Lots of homeowners in the northern suburbs are facing expensive repairs after major flooding along the Fox and Des Plaines rivers, and the Better Business Bureau is warning them to look out for storm-chasing scam artists offering to help.
"Unfortunately, unscrupulous people come out of the woodwork, and they take advantage of the consumers who are in dire need of getting their houses fixed," Better Business Bureau of Chicago President and CEO Steve Bernas said. "So they're taking advantage of the consumers. It happens all the time."
Bernas said storm-chasing scam artists come from all over the country when they hear about major storm damage.
"They have websites themselves where know where the damage is, and what people make, and the demographics, and they come out and take advantage of the people," he said.
Officials in Gurnee have said at least 100 homes and businesses have been damaged by flooding. In Lincolnshire, dozens more homes have been flooded.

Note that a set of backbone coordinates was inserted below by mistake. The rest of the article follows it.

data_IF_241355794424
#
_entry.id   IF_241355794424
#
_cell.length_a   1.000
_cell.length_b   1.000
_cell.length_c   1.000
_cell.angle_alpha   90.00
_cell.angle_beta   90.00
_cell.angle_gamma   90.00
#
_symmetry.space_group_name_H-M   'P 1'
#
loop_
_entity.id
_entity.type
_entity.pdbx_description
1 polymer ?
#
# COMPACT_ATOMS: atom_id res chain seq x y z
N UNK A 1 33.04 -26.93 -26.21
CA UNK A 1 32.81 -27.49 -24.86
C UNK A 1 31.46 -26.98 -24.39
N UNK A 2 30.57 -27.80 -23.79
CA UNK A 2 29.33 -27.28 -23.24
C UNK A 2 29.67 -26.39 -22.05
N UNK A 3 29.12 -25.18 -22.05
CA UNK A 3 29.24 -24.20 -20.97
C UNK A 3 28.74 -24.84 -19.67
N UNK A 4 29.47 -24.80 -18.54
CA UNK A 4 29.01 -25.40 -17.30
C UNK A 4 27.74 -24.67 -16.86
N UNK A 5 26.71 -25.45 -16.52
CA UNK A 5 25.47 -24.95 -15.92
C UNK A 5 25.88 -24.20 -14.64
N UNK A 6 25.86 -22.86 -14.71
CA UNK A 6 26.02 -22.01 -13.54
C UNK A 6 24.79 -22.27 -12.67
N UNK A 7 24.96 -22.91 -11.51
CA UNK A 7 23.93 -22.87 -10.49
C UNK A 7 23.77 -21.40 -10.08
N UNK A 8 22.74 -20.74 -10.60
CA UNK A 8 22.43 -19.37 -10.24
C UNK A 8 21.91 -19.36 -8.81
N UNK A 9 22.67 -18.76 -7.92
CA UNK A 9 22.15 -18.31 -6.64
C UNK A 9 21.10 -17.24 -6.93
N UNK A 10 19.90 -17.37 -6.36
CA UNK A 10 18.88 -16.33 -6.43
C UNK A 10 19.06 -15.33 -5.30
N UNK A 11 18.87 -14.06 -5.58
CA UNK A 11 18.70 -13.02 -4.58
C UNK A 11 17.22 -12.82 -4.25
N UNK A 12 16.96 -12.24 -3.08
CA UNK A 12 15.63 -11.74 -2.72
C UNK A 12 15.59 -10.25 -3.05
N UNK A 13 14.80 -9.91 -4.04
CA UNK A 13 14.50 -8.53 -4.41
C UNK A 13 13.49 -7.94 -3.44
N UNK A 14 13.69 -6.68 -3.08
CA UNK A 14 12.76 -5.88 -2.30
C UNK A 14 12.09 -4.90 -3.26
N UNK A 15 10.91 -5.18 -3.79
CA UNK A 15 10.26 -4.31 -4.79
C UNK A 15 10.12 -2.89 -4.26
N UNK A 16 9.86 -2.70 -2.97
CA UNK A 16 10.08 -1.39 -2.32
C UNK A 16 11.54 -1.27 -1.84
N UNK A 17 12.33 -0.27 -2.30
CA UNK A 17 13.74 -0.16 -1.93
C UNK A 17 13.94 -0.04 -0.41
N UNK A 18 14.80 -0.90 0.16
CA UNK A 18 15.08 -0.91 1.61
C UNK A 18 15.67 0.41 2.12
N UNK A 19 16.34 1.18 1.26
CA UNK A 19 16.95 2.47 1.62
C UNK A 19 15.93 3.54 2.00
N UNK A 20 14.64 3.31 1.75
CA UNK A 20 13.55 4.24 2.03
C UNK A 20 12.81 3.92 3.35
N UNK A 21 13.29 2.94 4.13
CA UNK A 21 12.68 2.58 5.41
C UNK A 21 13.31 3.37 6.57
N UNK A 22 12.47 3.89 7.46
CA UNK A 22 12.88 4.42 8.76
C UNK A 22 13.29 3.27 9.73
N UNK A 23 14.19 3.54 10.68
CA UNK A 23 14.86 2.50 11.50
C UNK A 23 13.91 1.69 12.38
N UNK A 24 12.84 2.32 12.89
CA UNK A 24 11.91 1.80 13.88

Bernas said the most important tip for homeowners with any type of storm damage is don't hire someone who comes to your door and offers help.
"You've got to do some homework and research on them. The door-to-door people are ones that you never know where they come from," he said.
For homeowners who have lost Internet access because of storms, Bernas said they can call the Better Business Bureau for referrals to reputable electricians, plumbers, roofers, water removal services, and other contractors you might need. Homeowners also can contact friends and neighbors for recommendations.
"Unfortunately, just somebody coming to your house, that's probably the worst-case scenario," he said.
Bernas said it should always be a "big red flag" when someone you don't know shows up to your home making an unsolicited offer to help with repairs.
"Ask the BBB for information about a company ahead of time, because if you ask after and they're F-rated, it's too late; there's nothing we can do, and you've been duped in some way," he said.
The Better Business Bureau also said homeowners should never pay for repairs in cash, and always have a formal contract before any work begins.
"Sometimes these people write on a business card $200, whatever it is, and all of a sudden they ask for $2,000. Well, if there's no contract, how do you prove it? Make sure you just check them out. That's so important doing your due diligence," Bernas said.
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